Why do writers write? Because it isn’t there.

Helga’s Post # 23:

Thomas Berger thought so, and I agree. Here are some reasons why ‘I’ write:

OLYMPUS DIGITAL CAMERAFrequently, I get asked what gets me to do this crazy thing, writing fiction. Why am I, and other supposedly rational folks writing a story that takes a fair chunk out of a person’s life from the little that’s left of it. A lot of those grains of sand sinking to the bulging bottom of life’s hourglass on something that may lead – nowhere.

Well, somebody has to tell that story. There’s no choice. If I won’t write it, it will never be told. Imagine the consequences: a story that nobody before me thought of, a story that is incredibly important to me, where I gave birth to people that nowhere else exist but in my mind but who matter to me, people who nobody will ever get to know? A story that I, or any writer for that matter, found important enough to conceive, to think through to the end, to embellish, to change, to improve during many sleepless hours of the night?

Clearly, not writing if you have a story to tell, is not an option. Especially from the point of view of the person who first created it, and, if he or she is a writer, to put it into words and save it for posterity.

Can there be a more noble vocation than writing?Build Your Writer's Platform & Fanbase In 22 Days front cover

Not that it’s a profitable vocation (unless you are writing ‘how-to-get-published’ books or ‘how-to-suck-eggs’ instructions for aspiring authors). Read Joe’s post of yesterday. He puts it bluntly. Even a pimply-faced kid makes more money working at McDonald’s. So writing is not a vocation for the needy.

Which is rather a pity, because they, the needy, are the ones who might have insights into the dark underbelly of society, thoughts about places in the mind where we don’t ever want to go, and of life itself, that those of us who own dishwashers and lawns and Kobo readers and toilets, lack by necessity. Sure we try in some of our writing to convey the raw aspects of life on the fringe. The defeats as well as the triumphs. But let’s face it, if it comes to trying to get into the head of a character who really, really, doesn’t have a clue where he or she will sleep that night, where to get the money for a fix to keep him from going mad, it’s a stretch.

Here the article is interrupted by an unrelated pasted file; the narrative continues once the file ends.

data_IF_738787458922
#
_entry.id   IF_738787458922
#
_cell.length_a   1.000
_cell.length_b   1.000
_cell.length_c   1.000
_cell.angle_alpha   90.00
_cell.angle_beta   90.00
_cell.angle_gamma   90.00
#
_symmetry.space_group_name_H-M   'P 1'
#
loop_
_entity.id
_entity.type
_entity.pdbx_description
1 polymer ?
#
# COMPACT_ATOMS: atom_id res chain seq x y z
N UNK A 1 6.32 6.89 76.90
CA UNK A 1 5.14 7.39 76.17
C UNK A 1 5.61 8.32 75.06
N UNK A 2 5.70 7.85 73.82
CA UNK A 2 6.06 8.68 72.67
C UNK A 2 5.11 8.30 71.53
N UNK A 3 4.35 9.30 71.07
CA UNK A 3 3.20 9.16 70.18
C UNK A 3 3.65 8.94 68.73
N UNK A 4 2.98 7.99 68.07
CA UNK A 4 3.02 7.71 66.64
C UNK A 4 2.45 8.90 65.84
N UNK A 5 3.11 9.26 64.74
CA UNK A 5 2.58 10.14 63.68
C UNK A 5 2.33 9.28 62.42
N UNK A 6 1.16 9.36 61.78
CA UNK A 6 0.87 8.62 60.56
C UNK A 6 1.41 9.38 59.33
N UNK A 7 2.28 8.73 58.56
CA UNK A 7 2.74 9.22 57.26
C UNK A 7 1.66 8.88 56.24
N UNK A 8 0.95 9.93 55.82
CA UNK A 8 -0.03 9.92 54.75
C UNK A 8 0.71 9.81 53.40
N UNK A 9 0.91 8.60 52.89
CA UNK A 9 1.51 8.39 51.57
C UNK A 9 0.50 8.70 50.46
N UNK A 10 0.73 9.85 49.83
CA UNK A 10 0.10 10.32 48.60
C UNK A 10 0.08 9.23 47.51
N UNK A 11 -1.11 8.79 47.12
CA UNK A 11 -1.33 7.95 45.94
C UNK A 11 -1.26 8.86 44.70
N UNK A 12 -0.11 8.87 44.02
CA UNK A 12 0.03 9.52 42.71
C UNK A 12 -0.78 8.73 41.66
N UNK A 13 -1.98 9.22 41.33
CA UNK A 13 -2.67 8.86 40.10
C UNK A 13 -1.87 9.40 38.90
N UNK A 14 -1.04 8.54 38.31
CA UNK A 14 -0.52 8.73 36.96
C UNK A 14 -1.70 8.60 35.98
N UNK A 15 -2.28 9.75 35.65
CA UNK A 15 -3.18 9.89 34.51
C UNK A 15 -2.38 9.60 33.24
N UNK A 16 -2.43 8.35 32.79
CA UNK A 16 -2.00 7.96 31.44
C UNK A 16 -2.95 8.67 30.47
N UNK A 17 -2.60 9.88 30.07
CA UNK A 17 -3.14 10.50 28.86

So how to get that across to the reader? Who wants to read about people like that in the first place? Who wants to read about ‘losers’?

Maybe not want, but should. Because it’s a facet of our society that needs to be told. Not only told. Understood. Empathized.

To be sure, much fine writing exists about marginalized people everywhere. On a local level, we are familiar with the topic from authors like our friend and founder of our critique group, Sean Slater, who works as a cop in Vancouver’s downtown Eastside, noted for its high incidence of poverty, drug use, sex trade, crime and violence. Canada’s worst.

Fine writing. Yet, it’s a tall order for any writer to speak from the point of view of its inhabitants, the disenfranchised, unless we’ve lived it ourselves. To tell about their feelings, their hopes and their fears, their longings, their struggle of existence on the streets one day at a time, their view of life itself. Now that would be a challenge for the next novel.

220px-Beats-of-the-southern-wild-movie-posterMaybe it won’t have a wide readership. Then again, who knows? Super heroes don’t always make for the most interesting reading. Think about the movie that got a lot of accolades at the Oscars, ‘Beasts of the Southern Wild’. In the hand of a skilled director (or yes, writer) if you push the right button, people will listen. And learn. And support change. Maybe. Unless they have to give up their dishwashers and lawns. And rain showers and French wines (I prefer New Zealand myself).

Good fiction entertains and transport us to different worlds for a while, as it should. As the author promised its readers. Great fiction does all of that, but more: it holds up a mirror and asks us questions that make us squirm. Questions that lure us to lift that rock to see what lives beneath. That makes us take risks discovering something we would rather not to see.

I am reading a novel like that right now. I wished I could write one like that. Maybe the next one.

For now, I am still writing my 5 Writers Challenge novel, a suspense story set in Vancouver and New York. Enjoying the process, and going slow and deliberate like a good tortoise should.

6 thoughts on “Why do writers write? Because it isn’t there.

    • Thanks, Joe. It would be my honour. Especially since I wrote it at two in the morning, with one eye, the other patched from my stupid accident. Try figure.

  1. Well said, Helga. I love what’s in your heart, and that in itself is one of the best reasons in the world to write. Your curiosity, empathy, sense of wonder and sense of justice are things that we all benefit from because you’re willing to share. Thanks!

    • Thanks, Silk. There is something satisfying when you can let it all loose in your writing on subjects you were taught not to talk about, like politics, sex and religion. And knowing it may annoy those who don’t agree, because they can’t shout back at you telling you that you are an idiot who should know better.

  2. “Clearly, not writing if you have a story to tell, is not an option.”
    I’ll take this as an authoritative diagnosis, and tell my wife that I can’t help it and am not amenable to rehabilitation. Eventually, she’ll come to terms with it. 😉

  3. Pingback: TheGaiaChronicles » Never make too many promises.

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